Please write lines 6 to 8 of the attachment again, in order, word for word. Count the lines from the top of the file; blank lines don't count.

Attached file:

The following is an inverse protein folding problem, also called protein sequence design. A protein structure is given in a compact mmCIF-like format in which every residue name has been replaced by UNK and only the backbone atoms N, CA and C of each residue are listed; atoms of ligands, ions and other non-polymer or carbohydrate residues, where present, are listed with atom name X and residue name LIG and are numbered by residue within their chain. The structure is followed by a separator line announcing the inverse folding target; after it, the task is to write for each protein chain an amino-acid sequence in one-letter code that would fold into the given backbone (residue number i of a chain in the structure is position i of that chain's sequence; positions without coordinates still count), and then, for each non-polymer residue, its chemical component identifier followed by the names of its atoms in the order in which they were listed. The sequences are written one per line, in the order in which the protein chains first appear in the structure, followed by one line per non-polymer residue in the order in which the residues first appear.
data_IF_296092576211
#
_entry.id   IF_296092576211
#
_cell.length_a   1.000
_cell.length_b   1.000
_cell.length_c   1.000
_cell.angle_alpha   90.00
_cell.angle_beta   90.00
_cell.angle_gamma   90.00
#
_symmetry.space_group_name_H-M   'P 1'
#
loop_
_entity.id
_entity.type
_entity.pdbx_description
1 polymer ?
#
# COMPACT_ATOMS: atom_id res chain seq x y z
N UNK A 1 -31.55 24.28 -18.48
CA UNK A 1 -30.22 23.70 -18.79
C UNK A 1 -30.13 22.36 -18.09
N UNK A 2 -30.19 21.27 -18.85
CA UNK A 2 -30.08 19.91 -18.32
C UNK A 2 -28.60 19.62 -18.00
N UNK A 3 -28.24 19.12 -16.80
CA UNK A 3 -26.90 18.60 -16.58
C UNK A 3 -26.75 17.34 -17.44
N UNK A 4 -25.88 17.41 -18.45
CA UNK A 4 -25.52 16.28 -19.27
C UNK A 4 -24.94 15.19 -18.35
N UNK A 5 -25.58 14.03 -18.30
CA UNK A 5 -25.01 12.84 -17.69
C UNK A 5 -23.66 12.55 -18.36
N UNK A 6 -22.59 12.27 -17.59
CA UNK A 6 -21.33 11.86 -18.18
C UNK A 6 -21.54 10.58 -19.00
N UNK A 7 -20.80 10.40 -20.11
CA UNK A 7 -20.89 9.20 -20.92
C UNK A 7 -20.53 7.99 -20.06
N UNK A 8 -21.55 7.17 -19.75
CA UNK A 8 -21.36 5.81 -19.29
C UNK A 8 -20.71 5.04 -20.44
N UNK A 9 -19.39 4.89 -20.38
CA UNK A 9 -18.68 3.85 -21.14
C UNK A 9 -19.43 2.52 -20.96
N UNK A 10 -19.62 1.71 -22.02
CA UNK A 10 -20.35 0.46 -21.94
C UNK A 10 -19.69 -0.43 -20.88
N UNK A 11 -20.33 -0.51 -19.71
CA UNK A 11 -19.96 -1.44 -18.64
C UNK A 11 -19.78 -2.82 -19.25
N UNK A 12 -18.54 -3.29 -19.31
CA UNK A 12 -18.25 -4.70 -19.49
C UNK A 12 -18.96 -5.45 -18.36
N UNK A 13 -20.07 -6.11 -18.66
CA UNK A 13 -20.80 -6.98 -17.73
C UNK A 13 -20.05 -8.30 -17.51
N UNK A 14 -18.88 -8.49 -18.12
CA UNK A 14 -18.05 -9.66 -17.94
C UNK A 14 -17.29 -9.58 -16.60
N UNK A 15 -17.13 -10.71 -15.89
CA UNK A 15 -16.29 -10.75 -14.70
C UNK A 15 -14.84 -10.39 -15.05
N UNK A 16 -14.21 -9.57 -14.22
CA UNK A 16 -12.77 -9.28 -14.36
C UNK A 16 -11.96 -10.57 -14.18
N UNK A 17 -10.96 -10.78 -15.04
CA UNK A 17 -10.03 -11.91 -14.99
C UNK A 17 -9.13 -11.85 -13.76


_cell.length_a   1.000
_cell.length_b   1.000
_cell.length_c   1.000